The Clean Slate Clearinghouse

Tools to help you understand record clearance policies in your state

Roughly 70 million adults in the U.S. have a criminal record. Additionally, more than one million youth are charged with crimes and acquire juvenile court records each year. Criminal record clearance enables a person’s criminal history information to be removed from easy public access, most often with the goal of improving employment and other outcomes for the affected person. The Clean Slate Clearinghouse provides people with criminal records, legal service providers, and state policymakers with information on juvenile and adult criminal record clearance policies in all U.S. states and territories.


The Clean Slate Clearinghouse helps support criminal record clearance around the country by:

  • Providing people with criminal records and non-legal service providers with accurate, up-to-date information on record clearance and mitigation as well as contact information for legal service providers;
  • Creating a community of practice that supports legal service providers currently engaged in record clearance work and gives the tools and resources needed to support new legal service providers; and
  • Giving policymakers the information needed to compare their state’s record clearance policies to the national and regional landscapes and to learn about best practices.
Clean Slate News & Analysis

Just a few decades ago, a criminal record was a piece of paper in a dusty drawer at the courthouse. Now, a record is a digital scarlet letter that follows an individual throughout their public and private life, denying opportunities and stunting personal and professional growth.
Eric Hutchings
State Representative, Utah

Key Staff

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Chidi Umez
Project Manager, Corrections and Reentry
Chidi Umez oversees the Clean Slate Clearinghouse and the National Inventory of Collateral Consequences for the employment team. Chidi previously provided training and technical assistance to Second Chance Act grantees that utilized adult mentors in their reentry programs. Prior to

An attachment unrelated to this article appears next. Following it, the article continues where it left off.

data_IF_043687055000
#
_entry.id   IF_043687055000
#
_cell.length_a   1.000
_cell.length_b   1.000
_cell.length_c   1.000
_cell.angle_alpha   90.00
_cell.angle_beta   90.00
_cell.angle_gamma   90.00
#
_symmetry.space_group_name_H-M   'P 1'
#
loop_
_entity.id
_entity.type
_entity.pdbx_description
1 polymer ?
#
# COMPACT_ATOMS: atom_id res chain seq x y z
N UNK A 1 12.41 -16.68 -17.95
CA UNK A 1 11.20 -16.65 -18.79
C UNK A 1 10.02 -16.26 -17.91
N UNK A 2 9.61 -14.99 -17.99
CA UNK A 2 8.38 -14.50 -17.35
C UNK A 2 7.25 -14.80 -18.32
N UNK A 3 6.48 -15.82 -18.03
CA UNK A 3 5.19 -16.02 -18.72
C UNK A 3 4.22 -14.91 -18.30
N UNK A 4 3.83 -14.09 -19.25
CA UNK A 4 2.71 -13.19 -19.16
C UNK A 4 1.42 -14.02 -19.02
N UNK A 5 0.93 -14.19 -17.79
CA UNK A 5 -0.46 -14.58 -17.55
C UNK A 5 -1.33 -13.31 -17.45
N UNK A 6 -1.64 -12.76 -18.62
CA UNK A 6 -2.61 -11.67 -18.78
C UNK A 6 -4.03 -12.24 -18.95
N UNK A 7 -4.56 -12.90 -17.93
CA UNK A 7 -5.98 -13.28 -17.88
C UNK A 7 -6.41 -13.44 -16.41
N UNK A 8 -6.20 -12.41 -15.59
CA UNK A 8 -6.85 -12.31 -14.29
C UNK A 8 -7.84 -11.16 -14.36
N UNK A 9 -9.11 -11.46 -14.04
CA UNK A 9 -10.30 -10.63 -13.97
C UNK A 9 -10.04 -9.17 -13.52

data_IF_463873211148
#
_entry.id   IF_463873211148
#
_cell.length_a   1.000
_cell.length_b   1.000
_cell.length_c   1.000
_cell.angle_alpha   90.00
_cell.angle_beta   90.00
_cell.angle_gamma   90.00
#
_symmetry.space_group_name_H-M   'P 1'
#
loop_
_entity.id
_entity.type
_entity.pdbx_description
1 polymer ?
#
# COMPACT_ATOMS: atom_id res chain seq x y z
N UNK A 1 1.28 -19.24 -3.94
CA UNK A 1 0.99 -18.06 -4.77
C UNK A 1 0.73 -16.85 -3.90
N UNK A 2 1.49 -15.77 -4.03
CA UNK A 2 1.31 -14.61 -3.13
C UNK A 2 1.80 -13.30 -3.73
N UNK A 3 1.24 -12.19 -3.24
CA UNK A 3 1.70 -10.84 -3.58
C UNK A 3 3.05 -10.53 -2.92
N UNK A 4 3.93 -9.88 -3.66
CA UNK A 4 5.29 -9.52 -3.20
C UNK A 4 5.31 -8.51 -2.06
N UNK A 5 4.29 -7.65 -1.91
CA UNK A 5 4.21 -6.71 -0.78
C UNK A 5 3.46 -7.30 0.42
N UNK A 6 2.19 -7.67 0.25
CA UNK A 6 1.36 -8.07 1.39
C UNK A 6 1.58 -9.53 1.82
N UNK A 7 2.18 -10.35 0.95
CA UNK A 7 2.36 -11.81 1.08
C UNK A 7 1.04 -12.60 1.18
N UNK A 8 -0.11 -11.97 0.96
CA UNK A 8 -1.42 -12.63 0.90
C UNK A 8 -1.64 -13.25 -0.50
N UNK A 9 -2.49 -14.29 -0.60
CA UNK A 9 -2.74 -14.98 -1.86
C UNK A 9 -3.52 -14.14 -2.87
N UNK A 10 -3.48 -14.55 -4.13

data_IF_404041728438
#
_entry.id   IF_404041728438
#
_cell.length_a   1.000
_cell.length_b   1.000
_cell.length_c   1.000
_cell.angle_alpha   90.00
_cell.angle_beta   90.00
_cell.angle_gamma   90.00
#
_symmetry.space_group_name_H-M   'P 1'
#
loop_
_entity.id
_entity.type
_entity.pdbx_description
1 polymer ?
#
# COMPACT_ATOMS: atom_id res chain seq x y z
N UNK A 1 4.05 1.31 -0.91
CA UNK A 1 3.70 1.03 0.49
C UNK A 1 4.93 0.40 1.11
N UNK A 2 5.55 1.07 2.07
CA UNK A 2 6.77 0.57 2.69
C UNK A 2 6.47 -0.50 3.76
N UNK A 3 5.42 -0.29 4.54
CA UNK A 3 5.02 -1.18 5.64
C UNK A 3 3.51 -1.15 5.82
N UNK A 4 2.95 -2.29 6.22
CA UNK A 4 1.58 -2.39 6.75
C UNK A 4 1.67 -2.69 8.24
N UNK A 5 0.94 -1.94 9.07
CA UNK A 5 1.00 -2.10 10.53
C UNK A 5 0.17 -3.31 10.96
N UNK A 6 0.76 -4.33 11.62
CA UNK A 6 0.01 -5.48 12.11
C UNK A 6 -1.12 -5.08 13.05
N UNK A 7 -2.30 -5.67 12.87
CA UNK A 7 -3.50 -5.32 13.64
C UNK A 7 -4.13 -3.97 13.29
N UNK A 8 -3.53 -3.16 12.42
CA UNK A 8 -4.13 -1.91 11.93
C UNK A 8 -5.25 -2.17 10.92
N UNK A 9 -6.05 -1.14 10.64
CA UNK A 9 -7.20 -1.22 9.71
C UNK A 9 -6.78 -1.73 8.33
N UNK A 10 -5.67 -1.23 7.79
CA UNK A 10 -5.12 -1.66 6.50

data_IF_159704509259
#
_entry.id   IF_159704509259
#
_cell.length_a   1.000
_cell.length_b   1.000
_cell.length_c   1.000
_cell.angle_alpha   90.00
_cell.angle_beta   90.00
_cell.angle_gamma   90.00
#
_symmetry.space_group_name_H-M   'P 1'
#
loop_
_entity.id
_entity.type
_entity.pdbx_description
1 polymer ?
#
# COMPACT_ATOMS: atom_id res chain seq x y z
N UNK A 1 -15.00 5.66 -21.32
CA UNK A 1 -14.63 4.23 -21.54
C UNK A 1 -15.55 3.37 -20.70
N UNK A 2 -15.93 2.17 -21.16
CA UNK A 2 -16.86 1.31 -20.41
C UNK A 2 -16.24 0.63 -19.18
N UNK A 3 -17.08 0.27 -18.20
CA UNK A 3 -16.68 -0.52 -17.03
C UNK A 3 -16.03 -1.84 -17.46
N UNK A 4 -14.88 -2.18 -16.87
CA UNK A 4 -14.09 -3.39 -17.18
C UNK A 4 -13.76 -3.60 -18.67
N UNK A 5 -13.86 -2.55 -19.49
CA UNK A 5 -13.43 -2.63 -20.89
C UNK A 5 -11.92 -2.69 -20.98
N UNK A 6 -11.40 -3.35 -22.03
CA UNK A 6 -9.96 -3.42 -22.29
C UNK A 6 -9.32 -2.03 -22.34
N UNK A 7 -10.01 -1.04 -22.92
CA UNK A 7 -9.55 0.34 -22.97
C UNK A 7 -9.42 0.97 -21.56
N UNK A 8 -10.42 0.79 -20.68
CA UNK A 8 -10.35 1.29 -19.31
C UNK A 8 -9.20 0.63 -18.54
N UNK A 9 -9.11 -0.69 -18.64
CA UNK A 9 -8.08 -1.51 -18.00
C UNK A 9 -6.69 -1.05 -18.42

joining the Justice Center, she served as a Court Attorney in the New York Civil Supreme Court and as an indigent defense attorney in Harris County, TX. She received a BA in English and corporate communications from University of Houston, and a JD from Texas Southern University, Thurgood Marshall School of Law.
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    Joshua Gaines
    Senior Policy Analyst, Corrections and Reentry
    Josh Gaines focuses on issues involving the collateral consequences of criminal conviction and supervises maintenance of the National Inventory of the Collateral Consequences of Conviction. He previously served as the deputy director of the Collateral Consequences Resource Center, worked extensively
    on the Restoration of Rights Project, and provided counsel for federal pardon applicants. Josh received his BA in sociology from North Carolina State University and his J.D. from the Washington College of Law at American University.
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